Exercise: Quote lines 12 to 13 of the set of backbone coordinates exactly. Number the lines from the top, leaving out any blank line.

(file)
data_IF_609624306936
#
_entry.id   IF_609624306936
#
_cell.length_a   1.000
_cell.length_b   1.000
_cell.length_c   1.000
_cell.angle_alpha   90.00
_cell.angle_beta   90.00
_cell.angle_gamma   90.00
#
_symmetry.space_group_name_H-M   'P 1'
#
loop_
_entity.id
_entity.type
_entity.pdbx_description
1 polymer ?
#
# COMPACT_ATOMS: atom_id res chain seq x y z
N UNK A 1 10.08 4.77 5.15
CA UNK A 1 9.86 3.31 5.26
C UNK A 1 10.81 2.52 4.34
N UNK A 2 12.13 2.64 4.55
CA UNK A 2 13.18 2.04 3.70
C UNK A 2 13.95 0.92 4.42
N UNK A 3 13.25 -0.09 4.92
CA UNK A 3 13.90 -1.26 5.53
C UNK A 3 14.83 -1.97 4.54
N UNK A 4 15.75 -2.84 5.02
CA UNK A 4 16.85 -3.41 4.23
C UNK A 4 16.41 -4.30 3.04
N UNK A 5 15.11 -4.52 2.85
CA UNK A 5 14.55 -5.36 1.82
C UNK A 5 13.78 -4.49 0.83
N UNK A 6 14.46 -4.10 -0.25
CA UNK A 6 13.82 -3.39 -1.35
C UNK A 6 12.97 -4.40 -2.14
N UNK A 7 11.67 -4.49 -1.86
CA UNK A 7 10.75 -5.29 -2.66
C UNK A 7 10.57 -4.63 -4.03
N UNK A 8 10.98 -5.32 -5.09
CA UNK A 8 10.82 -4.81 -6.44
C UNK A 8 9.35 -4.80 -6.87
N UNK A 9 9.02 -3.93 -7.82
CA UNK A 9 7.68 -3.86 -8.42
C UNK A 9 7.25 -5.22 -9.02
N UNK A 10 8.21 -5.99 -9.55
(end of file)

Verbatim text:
_symmetry.space_group_name_H-M   'P 1'
#